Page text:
Want to get really freaked out? Check out the first paragraph of today's Washington Post story "Forever Pregnant," which explains that new federal guidelines issued by the Centers for Disease Control and Prevention ask "all females capable of conceiving a baby to treat themselves -- and to be treated by the health care system -- as pre-pregnant, regardless of whether they plan to get pregnant anytime soon."
Pause. Breathe. OK. What?
Apparently, all women "between first menstrual period and menopause" are now supposed to take supplements of folic acid, refrain from smoking, maintain a healthy weight and watch chronic conditions like asthma and diabetes. Other recommendations, mentioned lower down in the Post piece, are that women stay away from cat feces and "discuss the danger alcohol poses to a developing fetus."
Why stop there? What about avoiding sushi, uncooked meats and unpasteurized cheeses? Perhaps women should only be allowed on planes once it has been determined, by routine pelvic exams administered at the gate, that they are not carrying a fetus that could experience trauma midflight.
What's this all about? According to the Post, "experts say it's important that women follow this advice throughout their reproductive lives, because about half of pregnancies are unplanned and so much damage can be done to a fetus between conception and the time the pregnancy is confirmed." So even when we're not pregnant, or have no intention of becoming pregnant, or have already been pregnant and are done having babies, we should make our theoretically possible but wholly imaginary fetuses our priorities.
These new guidelines are meant to address the fact that the rate of infant mortality in the U.S. is three times higher than that in Japan and 2.5 times higher than that in Norway, Finland and Iceland. In fact, it's higher than that of most other industrialized nations, and rose for the first time in 40 years in 2002, to seven deaths per 1,000 live births. Moreover, it's worse for poor and minority women. The infant mortality rate among black women is 13.5 per 1,000 live births, as compared with 5.7 for white women.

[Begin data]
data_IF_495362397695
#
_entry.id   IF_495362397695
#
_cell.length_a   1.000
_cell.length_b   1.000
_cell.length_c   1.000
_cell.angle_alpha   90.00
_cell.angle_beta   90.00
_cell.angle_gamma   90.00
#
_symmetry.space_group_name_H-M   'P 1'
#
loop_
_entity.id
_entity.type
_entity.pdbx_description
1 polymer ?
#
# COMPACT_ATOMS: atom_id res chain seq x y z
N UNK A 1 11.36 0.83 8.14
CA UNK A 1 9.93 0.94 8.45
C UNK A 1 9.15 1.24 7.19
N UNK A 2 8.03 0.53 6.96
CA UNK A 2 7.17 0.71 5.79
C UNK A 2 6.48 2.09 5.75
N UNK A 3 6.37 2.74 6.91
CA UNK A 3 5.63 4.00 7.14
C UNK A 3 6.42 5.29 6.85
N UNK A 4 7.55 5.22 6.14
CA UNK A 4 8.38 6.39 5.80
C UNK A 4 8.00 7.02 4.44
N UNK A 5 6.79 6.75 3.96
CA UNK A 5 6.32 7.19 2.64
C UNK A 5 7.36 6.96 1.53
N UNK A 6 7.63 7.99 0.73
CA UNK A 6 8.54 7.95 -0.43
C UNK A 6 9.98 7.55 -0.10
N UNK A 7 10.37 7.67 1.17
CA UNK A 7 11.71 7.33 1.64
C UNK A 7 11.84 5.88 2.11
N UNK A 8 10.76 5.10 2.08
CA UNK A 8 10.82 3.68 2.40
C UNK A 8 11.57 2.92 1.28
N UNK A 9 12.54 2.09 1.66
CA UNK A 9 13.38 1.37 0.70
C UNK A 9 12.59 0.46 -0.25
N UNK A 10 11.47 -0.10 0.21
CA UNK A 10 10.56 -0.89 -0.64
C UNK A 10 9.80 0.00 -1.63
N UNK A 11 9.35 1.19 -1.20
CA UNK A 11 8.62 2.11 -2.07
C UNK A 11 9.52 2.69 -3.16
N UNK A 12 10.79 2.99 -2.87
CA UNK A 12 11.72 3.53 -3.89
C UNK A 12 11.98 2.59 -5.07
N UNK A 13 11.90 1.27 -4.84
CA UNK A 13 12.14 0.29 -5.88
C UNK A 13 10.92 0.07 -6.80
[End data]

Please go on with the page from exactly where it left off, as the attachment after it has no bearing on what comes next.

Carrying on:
But that's because we have a sick and failing healthcare system that leaves millions of disadvantaged Americans without anything resembling the care they require. Almost 17 million women lack health insurance.
Pretending that we're going to solve this problem by instituting guidelines that treat women as baby incubators is not the solution. All it does is reinforce an attitude that problems women have with reproduction are the only ones worth worrying about. How about federal recommendations about using birth control to prevent HIV and other sexually transmitted diseases? How about federal guidelines that require doctors to talk to women about the dangers smoking, poor nutrition, unprotected sex, drug use, lack of exercise, and heavy drinking can pose for them, and not just their precious potential cargo?
Dressing up this "pre-conception care" crap -- which is supposed to be administered by every doctor a woman sees, from her G.P. to her gynecologist, perhaps even her podiatrist -- as "a reproductive health plan" to help women shut out of the healthcare system doesn't track.
Even the report itself notes that women who already cannot afford to see a doctor -- the ones whose pregnancies are compromised by poor or nonexistent prenatal care -- aren't likely to be able to get their "pre-pregnancy care" either, since obstacles to this "include getting insurance companies to pay for visits."
No, mostly this sounds like an Orwellian language trick played by the healthcare authorities, letting you know why your health as a woman really matters.